Almost everyone of us, whether we’re fat or thin, has spent a lifetime learning to see fat people as problems. What if we take our time to look at ourselves, instead of comfortably blaming others? What would happen if we interrogate our own prejudices and beliefs? What would happen when we acknowledge our own complicity in judging and harming other people? What if, for once, we spoke with fat people, instead of about fat people?
Our endless race for ‘dieting’
Despite our constant and consistent efforts for tracking calories in, calories out, there’s proof on how dieting achieves long-term weight loss. On the contrary, constant dieting may make weight loss even more unlikely. The explanation is simple. Our metabolisms fight back as it searches for the status of a more familiar and fatter body.
A major study following contestants from the TV show “The Biggest Loser” showed that despite their dramatic weight loss on the camera, most were unable to maintain the weight, despite long hours of work out each day. What was more staggering was the fact that after their extreme televised dieting, all contestants’ bodies burned fewer calories at rest than they did at the beginning.
What thinness takes
Thinness takes so much from so many normal-sized people. It costs them a fortune for diet pills, meals delivery, workout tapes and weight-loss supplements. Above all, it takes away their ability to see their own bodies as they’re and their self-esteem. Thinness also takes our ability to hear fat people and acknowledge our prejudices even when they differ from the reality.
And when it takes away our ability to listen and communicate objectively, it gradually erodes our ability to build relationships with fat friends, family members, colleagues and others. We quarantine ourselves, forever maintaining an unspoken and uneasy distance from the fat community.
“All of us deserve better than what thinnest takes. We deserve a new paradigm of health: one that acknowledges its multifaceted nature. We deserve more spaces to think and talk critically about our bodies as they are, not as we wish they were.”
We can do so only if we embrace the differences in our biology and the differences in our experiences that spring from our bodies. Only then, we’ll be able to see each other as we’re so that we can hear each other.
“Thinnest takes so much, and we deserve to take it back.”
Such a pretty face
In 2005, on the Tyra Banks Show, the supermodel wore a fat suit to ‘experience what it’s like to be obese’. “I started walking down the street and within 10 seconds, a trio of people looked at me, snickered, looked me right in my eye and started pointing and laughing in my face… and I had no idea it was that blatant.” Following this experience, real fat women were invited onto the show to share their experiences – not as supermodels who could remove their fat at the end of the day, but as living, breathing fat people who lived with open harassment day by day.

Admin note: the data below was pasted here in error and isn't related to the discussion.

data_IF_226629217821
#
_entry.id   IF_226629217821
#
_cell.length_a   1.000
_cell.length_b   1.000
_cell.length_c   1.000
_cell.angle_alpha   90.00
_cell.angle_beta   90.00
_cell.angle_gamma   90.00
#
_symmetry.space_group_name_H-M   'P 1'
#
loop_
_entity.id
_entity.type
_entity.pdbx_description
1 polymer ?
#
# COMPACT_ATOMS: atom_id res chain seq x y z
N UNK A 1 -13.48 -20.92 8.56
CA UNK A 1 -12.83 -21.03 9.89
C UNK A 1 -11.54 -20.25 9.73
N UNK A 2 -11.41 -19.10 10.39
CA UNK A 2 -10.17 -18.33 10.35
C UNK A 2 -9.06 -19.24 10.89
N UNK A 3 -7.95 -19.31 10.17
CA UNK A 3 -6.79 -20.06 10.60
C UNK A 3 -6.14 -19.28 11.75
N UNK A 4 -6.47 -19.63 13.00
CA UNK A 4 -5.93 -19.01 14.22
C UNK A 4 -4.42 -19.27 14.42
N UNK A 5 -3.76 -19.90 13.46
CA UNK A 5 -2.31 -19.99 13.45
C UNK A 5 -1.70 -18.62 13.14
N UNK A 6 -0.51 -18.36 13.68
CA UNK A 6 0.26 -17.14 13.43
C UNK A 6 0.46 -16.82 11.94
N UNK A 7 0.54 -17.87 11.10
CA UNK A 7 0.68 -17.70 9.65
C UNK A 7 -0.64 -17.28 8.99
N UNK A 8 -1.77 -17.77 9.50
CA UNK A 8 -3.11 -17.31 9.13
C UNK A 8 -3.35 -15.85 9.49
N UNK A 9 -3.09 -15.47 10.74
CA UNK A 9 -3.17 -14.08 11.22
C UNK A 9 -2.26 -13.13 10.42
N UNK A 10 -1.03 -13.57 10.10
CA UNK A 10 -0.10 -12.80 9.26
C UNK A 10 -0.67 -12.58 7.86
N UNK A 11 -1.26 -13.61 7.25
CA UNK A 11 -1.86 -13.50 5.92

Of course, not all fat people have experienced these horror stories. Still, many of us have become so acculturated to them that we come to describe the vast majority of fat attraction as ‘fat fetishim’. Thin people are frequently attracted to other thin people without garnering suspicion of fetishim. They can speak freely of physical traits they like best – chiseled jawlines, long hair, slim legs. But if a thin person becomes attracted to a fat person, we see it as less mainstream and more of a ‘fetish’.
The world to come
Despite the endless headwinds, fat people around the world find and forge the relationships they want. Fat people get married. Fat people have extraordinary sex. Fat people are genuinely happy. Fat people are defying the expectations set forth for them. Their fat lives are glorious and beautiful things, vibrant and beyond the reach of what most of us, normal-sized people, have been taught to imagine.
“Fatness is not a failure. Thinness is not an accomplishment. The size of our bodies is largely beyond our own control, and even in the few occasions when it isn’t, thinness cannot be a prerequisite for basic respect, dignity or meeting basic needs like getting a job or finding food.”
Embracing this new world requires a major paradigm shift in all of us. We’ll need to retrain ourselves to understand a new, compassionate set of principles that can guide our beliefs and subsequent actions. It’s simple but difficult, like building a new world always is. So, let’s get to work.